“Dairy foods represent a large market,” explained lead investigator MaryAnne Drake, professor, Department of Food, Bioprocessing and Nutrition Sciences at the Southeast Dairy Foods Research Center, North Carolina State University. “The dilemma of how to reduce sugar content without sacrificing flavor and negatively affecting product sales is challenging, as sugar plays an important role in dairy foods, not only in flavor, but also in texture, color and viscosity. Replacing sugar can have negative effects, making substitution inherently difficult.”

Source: International Food Information Council (IFIC) Foundation’s 2019 Food and Health Survey

Reducing sugar in dairy products often requires a multi-prong approach. That’s because when you take out sugar, it’s not just sweetness that is impacted. Further, when replacing sweetness, it’s important to understand how other ingredients in the matrix impact sensory perception. This includes texturants, fat and even the flavor system.

Dr. Drake and the other researchers identified numerous promising sugar-reduction technologies, including hydrolysis of lactose, ultrafiltration and alternative sweeteners, often in combination.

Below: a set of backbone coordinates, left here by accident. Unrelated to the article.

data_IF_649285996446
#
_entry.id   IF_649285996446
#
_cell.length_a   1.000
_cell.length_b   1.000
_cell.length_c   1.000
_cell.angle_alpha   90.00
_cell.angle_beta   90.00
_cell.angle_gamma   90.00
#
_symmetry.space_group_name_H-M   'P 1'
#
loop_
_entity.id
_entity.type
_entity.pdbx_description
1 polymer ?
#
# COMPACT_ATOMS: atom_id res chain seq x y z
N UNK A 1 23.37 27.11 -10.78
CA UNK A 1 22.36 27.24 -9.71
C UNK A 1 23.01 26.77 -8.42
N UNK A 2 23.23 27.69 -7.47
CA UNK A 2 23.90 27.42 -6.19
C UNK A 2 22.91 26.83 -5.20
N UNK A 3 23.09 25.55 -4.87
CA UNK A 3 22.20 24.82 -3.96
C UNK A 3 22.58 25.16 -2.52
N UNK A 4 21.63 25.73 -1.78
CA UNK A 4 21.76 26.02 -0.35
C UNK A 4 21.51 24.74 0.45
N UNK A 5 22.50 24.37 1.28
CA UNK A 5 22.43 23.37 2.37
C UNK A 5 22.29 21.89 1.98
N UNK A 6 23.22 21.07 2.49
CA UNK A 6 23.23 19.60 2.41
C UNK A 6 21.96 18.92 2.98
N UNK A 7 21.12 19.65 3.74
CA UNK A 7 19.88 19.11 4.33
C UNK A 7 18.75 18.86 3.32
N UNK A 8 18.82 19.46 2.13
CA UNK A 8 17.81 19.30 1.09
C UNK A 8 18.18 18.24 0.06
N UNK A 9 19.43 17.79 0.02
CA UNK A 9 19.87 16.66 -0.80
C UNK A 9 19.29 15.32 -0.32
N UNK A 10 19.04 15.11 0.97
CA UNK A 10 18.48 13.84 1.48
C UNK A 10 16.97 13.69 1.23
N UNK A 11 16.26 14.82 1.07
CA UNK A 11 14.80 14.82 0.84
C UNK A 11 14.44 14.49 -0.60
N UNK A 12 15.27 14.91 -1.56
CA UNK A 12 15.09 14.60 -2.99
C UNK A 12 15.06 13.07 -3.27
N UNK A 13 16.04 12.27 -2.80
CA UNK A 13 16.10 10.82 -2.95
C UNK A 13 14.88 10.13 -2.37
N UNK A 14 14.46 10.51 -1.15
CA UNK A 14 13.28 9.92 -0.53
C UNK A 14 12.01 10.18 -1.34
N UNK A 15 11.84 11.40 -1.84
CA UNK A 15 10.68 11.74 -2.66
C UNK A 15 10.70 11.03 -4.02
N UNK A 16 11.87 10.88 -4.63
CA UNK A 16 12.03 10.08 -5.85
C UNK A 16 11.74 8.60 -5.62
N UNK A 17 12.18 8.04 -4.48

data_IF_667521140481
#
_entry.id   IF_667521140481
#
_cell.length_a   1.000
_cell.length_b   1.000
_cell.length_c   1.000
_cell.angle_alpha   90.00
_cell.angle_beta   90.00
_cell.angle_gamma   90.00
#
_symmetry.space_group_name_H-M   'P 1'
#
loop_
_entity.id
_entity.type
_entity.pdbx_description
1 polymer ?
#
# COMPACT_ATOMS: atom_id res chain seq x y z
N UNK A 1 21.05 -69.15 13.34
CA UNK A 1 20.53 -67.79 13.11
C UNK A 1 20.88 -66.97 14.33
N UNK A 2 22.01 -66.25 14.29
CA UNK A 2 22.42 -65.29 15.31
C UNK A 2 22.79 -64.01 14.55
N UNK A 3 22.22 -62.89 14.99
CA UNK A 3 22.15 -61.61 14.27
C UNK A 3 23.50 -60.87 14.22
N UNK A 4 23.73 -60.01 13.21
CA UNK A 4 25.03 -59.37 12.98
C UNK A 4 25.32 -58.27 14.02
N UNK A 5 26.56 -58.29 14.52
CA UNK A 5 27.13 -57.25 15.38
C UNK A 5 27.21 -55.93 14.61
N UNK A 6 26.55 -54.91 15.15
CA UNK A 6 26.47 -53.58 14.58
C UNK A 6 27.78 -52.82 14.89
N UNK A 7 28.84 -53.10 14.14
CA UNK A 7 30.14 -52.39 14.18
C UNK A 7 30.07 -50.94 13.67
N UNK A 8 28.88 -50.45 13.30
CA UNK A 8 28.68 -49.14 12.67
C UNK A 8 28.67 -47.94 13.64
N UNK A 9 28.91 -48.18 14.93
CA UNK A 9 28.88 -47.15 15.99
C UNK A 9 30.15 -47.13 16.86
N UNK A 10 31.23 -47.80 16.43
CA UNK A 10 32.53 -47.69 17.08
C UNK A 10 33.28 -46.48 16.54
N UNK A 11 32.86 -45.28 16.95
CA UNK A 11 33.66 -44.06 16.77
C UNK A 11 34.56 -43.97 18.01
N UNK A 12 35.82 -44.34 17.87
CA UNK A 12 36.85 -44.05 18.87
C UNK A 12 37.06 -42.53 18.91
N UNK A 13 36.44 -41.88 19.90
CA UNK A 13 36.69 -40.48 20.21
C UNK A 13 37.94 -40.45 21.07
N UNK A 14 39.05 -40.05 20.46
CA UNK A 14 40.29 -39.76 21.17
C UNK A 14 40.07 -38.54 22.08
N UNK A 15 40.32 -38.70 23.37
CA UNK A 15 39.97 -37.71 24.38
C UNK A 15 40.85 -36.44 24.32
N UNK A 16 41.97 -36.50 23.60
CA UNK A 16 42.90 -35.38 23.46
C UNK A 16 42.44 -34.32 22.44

There’s also opportunity with sweet flavor modifiers. In fermented dairy foods, cultures can impact mouthfeel as well as acidity, which in turn influences sweetness perception.

Allulose presents one of the newest and possibly biggest opportunities for sugar reduction in dairy foods. This rare sugar tastes and functions similar to sugar while adding almost no calories. And since April 17, 2019, Food and Drug Administration’s draft guidance allows allulose to be excluded from the total sugars declaration and added sugars declaration on the Nutrition Facts label. Allulose has a similar taste profile to sugar and is 70% as sweet. To read more, link HERE.

“Understanding current sugar-reduction techniques, research and consumer response to sugar reduction in dairy products is important for dairy manufacturers in order to design and produce sugar-reduced products,” according to Dr. Drake. “Sugar reduction is an inherently difficult task due to the many functions of sugar in food products, but progress is being made in developing products acceptable to consumers.”